Sometimes DC and its power players are unintentionally hilarious. This past Wednesday evening, however, at the 16th Annual Funniest Celebrity in Washington Contest, politicos, media folk and other local “celebs” took to the stage to be purposefully funny. Some jokes triumphed, filling Connecticut Avenue’s cozy, underground Improv lounge with delighted laughter. Other jokes (and/or their delivery) flat-out bombed, instead filling the room with uncomfortable silences and forcing squirming spectators to squeeze their seatmate’s arm while slinking deeper into the darkness.
But alas, not everyone’s a born comedian, and I give those brave souls credit for stepping out into the Improv spotlight in this notoriously straight-laced town. In any case, the gathering under one roof of such an odd cast of characters—from “Joe the Plumber” to Americans for Tax Reform’s Grover Norquist—provided superb if surreal people watching. Only in DC. And despite recent accusations to the contrary, event organizers claim proceeds (individual ticket sales started at $200) go to a good cause (we hope so anyway, we really do). This year’s fundraiser is said to benefit the charity StandUp For Kids, and show producer Richard Siegel, likely none-too-pleased with recent press, did remind us umpteen times that this event was “for the kids.” Our fingers are crossed.
Recurring comedic material came as no surprise; popular topics included Sarah Palin (her new memoir in particular), Obama’s Chicago Olympic bid in Copenhagen, the health care debate, Mark Sanford and his Argentinean lover, Kanye West’s recent VMA stunt and, of course, the recession. Contestants, many of whom read straight from note cards, were judged by a panel, including one dressed in a GEICO gecko costume (I told you it was a bizarre scene).
Comedian and Onion editor Baratunde Thurston proved a smooth, capable master of ceremonies (a relief), encouraging the audience to drink from the get-go (“It makes people funnier”), discussing his school days at Sidwell Friends (“I arrived with a slight case of Ebonics”) and testing limits with “barometer jokes” on slavery (when discussing the Facebook application of being “owned,” Thurston joked, “I am genetically predisposed to dislike this application”). Sam Donaldson threw out the first joke (which he admitted was a sexist jab), delivered in a well-rehearsed if theatrical manner, hands flailing, and scurried off-stage as quickly as possible. One of the early contestants, Washington (state) Congressman Rick Larsen launched into his well-timed session by predicting that most of us were asking, “Who the frick are you?”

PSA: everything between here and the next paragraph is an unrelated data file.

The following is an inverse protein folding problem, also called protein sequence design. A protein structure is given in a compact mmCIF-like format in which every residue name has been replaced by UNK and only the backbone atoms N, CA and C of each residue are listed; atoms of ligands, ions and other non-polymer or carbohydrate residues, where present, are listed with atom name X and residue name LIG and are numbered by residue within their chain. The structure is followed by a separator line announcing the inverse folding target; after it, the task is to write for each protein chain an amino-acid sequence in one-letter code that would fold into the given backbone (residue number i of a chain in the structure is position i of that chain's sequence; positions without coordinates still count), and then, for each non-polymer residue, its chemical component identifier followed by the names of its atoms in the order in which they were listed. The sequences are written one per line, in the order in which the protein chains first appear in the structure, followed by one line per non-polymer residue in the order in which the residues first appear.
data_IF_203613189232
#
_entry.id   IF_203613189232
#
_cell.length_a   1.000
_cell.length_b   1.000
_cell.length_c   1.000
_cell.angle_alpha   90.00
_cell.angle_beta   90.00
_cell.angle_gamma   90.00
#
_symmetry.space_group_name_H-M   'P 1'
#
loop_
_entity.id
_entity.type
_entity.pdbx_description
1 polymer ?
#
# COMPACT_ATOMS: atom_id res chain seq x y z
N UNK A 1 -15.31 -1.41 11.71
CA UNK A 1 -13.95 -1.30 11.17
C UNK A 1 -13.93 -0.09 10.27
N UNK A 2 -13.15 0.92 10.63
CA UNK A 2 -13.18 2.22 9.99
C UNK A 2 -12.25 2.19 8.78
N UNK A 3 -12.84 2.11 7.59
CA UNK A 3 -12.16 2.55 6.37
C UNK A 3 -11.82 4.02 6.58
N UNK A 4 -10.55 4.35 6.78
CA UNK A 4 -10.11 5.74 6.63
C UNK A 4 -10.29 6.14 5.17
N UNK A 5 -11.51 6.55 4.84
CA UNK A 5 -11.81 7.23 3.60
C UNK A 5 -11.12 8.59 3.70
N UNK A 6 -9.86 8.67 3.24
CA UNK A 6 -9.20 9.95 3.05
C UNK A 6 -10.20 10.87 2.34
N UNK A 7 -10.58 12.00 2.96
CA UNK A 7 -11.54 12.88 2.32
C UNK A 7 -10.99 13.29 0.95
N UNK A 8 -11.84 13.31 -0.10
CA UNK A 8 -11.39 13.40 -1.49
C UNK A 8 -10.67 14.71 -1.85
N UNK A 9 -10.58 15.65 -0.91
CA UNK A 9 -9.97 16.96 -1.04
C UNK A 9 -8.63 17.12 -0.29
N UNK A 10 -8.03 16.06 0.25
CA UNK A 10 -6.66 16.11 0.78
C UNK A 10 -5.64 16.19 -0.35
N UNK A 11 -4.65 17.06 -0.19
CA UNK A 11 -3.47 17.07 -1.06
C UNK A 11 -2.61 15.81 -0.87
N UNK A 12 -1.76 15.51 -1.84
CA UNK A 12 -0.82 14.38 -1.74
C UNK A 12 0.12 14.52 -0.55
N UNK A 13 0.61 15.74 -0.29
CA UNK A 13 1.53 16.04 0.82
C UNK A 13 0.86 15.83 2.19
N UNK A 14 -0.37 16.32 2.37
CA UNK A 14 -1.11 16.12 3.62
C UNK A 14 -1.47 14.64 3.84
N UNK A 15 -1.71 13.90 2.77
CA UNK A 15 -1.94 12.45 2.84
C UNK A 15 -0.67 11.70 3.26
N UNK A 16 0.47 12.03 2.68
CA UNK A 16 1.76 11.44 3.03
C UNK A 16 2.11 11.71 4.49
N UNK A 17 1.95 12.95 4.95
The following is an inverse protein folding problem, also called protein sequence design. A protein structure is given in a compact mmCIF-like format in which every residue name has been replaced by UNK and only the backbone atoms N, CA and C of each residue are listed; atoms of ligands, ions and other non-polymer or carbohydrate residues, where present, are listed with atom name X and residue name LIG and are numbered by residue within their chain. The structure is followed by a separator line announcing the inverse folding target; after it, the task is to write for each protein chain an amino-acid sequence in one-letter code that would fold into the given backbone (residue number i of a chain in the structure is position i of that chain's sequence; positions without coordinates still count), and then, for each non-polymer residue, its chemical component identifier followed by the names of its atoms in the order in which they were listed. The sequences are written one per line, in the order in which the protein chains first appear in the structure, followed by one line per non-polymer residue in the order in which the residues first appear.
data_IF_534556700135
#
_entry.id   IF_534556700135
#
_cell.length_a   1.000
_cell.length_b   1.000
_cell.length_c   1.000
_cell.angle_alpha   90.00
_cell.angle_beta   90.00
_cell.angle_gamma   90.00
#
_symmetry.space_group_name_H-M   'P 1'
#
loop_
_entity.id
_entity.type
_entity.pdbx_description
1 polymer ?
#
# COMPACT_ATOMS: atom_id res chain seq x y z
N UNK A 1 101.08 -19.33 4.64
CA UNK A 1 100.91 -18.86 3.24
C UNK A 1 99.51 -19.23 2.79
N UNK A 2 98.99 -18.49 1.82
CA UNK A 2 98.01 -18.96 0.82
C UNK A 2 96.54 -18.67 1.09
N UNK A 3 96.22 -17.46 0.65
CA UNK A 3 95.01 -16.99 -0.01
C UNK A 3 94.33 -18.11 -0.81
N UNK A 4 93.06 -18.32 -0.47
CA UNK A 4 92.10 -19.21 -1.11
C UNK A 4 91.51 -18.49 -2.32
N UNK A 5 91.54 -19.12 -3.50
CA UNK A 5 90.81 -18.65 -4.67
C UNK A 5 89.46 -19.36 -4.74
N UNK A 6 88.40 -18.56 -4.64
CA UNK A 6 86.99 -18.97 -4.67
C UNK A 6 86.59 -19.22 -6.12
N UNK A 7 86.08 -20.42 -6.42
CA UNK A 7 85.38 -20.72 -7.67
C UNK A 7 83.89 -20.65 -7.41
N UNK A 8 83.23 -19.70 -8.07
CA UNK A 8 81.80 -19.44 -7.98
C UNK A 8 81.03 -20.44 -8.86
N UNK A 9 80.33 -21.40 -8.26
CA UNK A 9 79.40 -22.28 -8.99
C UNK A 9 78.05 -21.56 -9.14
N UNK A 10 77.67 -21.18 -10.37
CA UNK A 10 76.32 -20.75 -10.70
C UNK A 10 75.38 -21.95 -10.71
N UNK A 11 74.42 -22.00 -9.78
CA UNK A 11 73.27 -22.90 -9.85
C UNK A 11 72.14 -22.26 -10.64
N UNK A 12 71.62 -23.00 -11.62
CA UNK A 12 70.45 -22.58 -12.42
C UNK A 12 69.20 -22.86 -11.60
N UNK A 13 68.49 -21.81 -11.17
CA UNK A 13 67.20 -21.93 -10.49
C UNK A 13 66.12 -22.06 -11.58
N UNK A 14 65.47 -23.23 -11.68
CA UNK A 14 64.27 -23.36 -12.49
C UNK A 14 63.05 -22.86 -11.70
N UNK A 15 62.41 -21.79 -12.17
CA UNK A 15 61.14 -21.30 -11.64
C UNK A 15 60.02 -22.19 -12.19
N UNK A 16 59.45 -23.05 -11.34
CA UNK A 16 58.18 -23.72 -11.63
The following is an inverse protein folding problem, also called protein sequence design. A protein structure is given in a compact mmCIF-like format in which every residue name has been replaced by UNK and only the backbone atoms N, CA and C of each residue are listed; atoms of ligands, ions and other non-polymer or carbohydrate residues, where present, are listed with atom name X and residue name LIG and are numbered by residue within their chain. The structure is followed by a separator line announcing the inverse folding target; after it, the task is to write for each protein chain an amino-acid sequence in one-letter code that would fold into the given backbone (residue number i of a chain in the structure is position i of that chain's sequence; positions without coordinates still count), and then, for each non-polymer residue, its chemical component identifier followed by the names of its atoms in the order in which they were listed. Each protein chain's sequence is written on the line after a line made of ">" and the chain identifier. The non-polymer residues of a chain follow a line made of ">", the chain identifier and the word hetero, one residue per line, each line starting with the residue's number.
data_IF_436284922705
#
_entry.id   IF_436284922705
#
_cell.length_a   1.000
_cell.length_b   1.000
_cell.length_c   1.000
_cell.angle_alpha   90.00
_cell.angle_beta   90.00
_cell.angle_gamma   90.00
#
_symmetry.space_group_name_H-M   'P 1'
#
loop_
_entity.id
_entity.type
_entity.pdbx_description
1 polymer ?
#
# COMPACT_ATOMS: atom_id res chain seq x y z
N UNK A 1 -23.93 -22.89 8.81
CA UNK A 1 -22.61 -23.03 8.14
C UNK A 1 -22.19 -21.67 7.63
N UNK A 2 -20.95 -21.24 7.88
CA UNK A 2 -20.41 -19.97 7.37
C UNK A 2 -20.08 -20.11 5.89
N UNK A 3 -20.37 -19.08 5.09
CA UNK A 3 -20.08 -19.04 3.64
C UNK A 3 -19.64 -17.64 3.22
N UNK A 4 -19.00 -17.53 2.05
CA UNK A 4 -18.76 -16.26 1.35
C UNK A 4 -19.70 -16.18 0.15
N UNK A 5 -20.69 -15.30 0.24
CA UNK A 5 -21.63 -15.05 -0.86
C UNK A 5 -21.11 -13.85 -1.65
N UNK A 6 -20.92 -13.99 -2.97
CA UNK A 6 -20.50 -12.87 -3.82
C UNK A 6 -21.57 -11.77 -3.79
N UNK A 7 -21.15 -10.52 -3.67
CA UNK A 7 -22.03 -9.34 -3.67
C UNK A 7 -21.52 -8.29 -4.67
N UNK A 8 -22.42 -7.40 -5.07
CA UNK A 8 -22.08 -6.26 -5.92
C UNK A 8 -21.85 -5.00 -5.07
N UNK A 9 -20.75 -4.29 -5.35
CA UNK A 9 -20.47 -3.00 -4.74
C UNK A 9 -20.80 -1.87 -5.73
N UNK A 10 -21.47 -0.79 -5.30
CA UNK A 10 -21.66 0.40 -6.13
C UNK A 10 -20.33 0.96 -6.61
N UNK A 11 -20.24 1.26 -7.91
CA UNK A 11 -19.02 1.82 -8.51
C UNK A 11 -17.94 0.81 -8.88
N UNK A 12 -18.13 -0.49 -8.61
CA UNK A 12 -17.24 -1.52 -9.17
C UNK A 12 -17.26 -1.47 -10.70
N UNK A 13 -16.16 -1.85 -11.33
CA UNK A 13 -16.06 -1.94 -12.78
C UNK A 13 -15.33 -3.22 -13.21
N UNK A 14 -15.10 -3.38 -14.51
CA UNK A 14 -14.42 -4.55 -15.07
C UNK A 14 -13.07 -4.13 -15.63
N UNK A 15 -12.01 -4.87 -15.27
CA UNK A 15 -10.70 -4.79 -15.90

Some jokes crossed the line just enough, others felt a bit less appropriate. U.S. News and World Report‘s Anna Mulrine spoke of her experience with embedded journalism in Afghanistan, attempting to mix humor with heavy topics like war and death. The audience seemed confused. A few tender moments were woven into the humor. President of the Motion Picture Association of America Dan Glickman delivered jokes about his mother, later revealing she has since passed away. When discussing his appointment by Clinton as Secretary of Agriculture, Glickman revealed his mom’s response: “Secretary! That’s not even a promotion!”
Congresswoman Jackie Speier sported a dark suit and sparkly jewelry as she worked the crowd with ease, surmising what it would be like if women ran Wall Street. Things would be different, she claimed, since women always know when men are lying and because “no performance bonuses would be delivered” unless the act was actually performed. Joe Wurzelbacher aka “Joe the Plumber” comfortably waltzed on-stage in an untucked flannel shirt and jeans, declaring he was sick of living a lie, that he was in fact Karl Rove’s half-brother and that he missed “his long golden locks.” Yes, I actually witnessed “Joe the Plumber” utter the words: “I need a mani and a pedi something fierce.”
In the crassest act of the evening, local restaurateur Chef Geoff (later deemed “the drunk chef” by Thurston) took to the stage in his white jacket and popped open a bottle of bubbly. His act traced his culinary career, offered advice to the drunk guy sitting at the end of the bar (“No, she’s not getting better-looking. You are just totally sh*t-faced.”) and ended by declaring the difference between a wife and a job: “After two years, your job still sucks.”
After several hours (that sometimes felt like even longer), the judges tallied their votes (the mute gecko presumably delivering a handwritten response). When all was said and done, Glickman received an Honorable Mention (perhaps his appeal to judges worked: “My mom would vote for me if she were here”), and Congressman Larsen took home third place. Runner-up went to return contestant Grover Norquist, who had entered the stage holding a glass of “neat” Bourbon and shared sweet and funny tales of married life and of being the father of two young daughters.
But THE funniest “celeb” of all? The honor went to Austan Goolsbee, Economic Adviser for the White House, whose routine gained momentum as it unfolded, borrowing from SNL’s Kevin Nealon’s Mr. Subliminal routine. Goolsbee flawlessly uttered lines under his breath like when he spoke about guest performer Senator Ben Nelson (uttering phrases like “sneak attack” and “stabbing in the back“) and ending his skit with this line: “I’m just a guy from Chicago (future Fed Chair).” As he left the stage, Goolsbee joked that after this comedic routine, he may now be joining the country’s ranks of unemployed. If it’s any consolation to him, though, Goolsbee might have just found himself a fallback career.